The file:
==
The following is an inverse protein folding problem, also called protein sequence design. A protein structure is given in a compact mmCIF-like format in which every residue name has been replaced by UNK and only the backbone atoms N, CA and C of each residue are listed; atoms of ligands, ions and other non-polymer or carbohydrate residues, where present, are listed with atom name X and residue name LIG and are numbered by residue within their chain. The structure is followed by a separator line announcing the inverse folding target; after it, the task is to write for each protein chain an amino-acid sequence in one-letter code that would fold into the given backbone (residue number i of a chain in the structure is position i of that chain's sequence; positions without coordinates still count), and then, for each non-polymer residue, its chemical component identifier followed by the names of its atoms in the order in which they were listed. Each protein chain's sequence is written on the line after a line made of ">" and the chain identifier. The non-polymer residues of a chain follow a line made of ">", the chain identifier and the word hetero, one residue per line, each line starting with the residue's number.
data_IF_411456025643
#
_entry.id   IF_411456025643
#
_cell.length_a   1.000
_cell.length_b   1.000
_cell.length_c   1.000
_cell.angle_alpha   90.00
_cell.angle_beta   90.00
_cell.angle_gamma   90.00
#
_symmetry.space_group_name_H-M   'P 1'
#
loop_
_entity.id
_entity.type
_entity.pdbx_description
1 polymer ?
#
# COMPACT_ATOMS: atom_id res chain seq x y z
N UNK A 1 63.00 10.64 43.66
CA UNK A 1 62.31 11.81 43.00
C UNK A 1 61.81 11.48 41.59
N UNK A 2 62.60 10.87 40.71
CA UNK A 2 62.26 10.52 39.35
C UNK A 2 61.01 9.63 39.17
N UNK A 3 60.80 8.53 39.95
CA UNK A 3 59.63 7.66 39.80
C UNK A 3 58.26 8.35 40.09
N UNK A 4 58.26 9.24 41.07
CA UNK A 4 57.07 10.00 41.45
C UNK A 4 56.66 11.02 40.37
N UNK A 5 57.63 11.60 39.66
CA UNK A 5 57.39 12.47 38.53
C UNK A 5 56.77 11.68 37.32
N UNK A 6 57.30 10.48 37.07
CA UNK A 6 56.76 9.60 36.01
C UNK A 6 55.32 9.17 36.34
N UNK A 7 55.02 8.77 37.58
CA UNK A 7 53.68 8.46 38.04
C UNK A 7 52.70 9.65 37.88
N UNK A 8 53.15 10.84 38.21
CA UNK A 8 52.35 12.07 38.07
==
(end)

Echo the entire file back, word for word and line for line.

The following is an inverse protein folding problem, also called protein sequence design. A protein structure is given in a compact mmCIF-like format in which every residue name has been replaced by UNK and only the backbone atoms N, CA and C of each residue are listed; atoms of ligands, ions and other non-polymer or carbohydrate residues, where present, are listed with atom name X and residue name LIG and are numbered by residue within their chain. The structure is followed by a separator line announcing the inverse folding target; after it, the task is to write for each protein chain an amino-acid sequence in one-letter code that would fold into the given backbone (residue number i of a chain in the structure is position i of that chain's sequence; positions without coordinates still count), and then, for each non-polymer residue, its chemical component identifier followed by the names of its atoms in the order in which they were listed. Each protein chain's sequence is written on the line after a line made of ">" and the chain identifier. The non-polymer residues of a chain follow a line made of ">", the chain identifier and the word hetero, one residue per line, each line starting with the residue's number.
data_IF_411456025643
#
_entry.id   IF_411456025643
#
_cell.length_a   1.000
_cell.length_b   1.000
_cell.length_c   1.000
_cell.angle_alpha   90.00
_cell.angle_beta   90.00
_cell.angle_gamma   90.00
#
_symmetry.space_group_name_H-M   'P 1'
#
loop_
_entity.id
_entity.type
_entity.pdbx_description
1 polymer ?
#
# COMPACT_ATOMS: atom_id res chain seq x y z
N UNK A 1 63.00 10.64 43.66
CA UNK A 1 62.31 11.81 43.00
C UNK A 1 61.81 11.48 41.59
N UNK A 2 62.60 10.87 40.71
CA UNK A 2 62.26 10.52 39.35
C UNK A 2 61.01 9.63 39.17
N UNK A 3 60.80 8.53 39.95
CA UNK A 3 59.63 7.66 39.80
C UNK A 3 58.26 8.35 40.09
N UNK A 4 58.26 9.24 41.07
CA UNK A 4 57.07 10.00 41.45
C UNK A 4 56.66 11.02 40.37
N UNK A 5 57.63 11.60 39.66
CA UNK A 5 57.39 12.47 38.53
C UNK A 5 56.77 11.68 37.32
N UNK A 6 57.30 10.48 37.07
CA UNK A 6 56.76 9.60 36.01
C UNK A 6 55.32 9.17 36.34
N UNK A 7 55.02 8.77 37.58
CA UNK A 7 53.68 8.46 38.04
C UNK A 7 52.70 9.65 37.88
N UNK A 8 53.15 10.84 38.21
CA UNK A 8 52.35 12.07 38.07